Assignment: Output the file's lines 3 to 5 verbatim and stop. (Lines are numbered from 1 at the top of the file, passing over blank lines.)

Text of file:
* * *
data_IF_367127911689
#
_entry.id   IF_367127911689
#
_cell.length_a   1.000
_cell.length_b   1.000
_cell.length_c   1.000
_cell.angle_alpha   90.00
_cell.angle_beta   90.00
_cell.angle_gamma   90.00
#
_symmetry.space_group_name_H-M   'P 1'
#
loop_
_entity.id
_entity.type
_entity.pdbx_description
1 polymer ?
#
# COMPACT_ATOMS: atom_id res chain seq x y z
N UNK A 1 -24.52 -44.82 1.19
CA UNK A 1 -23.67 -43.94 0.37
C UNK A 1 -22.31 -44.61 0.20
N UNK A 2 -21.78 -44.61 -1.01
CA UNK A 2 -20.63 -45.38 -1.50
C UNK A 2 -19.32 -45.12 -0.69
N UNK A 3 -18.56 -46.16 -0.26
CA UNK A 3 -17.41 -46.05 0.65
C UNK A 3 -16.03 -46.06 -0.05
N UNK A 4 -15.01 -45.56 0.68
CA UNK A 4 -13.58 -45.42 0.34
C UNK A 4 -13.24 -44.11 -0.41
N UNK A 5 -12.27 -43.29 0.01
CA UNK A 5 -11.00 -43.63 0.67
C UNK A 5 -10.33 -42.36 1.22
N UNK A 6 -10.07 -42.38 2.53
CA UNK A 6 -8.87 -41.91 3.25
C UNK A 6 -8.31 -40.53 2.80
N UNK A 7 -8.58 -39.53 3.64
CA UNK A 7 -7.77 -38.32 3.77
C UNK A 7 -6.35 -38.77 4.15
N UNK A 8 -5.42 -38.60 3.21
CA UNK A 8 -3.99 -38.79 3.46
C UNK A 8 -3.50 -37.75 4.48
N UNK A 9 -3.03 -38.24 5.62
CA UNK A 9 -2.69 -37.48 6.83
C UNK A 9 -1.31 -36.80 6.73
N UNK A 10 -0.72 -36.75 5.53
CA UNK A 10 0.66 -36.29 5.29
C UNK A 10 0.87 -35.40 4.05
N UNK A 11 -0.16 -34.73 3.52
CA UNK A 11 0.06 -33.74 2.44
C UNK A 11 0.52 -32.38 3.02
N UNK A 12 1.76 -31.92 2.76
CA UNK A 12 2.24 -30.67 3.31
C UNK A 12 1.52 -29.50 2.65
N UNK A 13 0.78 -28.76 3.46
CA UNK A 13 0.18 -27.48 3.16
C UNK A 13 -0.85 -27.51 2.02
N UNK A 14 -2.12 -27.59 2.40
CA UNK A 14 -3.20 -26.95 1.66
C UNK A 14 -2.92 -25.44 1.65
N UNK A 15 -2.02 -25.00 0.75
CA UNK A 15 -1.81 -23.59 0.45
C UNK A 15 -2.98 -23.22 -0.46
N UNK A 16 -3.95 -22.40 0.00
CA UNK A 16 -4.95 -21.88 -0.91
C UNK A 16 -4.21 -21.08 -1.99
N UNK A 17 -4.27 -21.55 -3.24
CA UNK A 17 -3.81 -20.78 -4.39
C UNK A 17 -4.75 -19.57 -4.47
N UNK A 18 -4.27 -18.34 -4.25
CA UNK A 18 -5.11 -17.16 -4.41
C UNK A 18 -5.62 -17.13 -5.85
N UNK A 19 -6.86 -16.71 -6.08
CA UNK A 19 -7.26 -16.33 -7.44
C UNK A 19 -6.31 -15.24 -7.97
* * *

_entry.id   IF_367127911689
#
_cell.length_a   1.000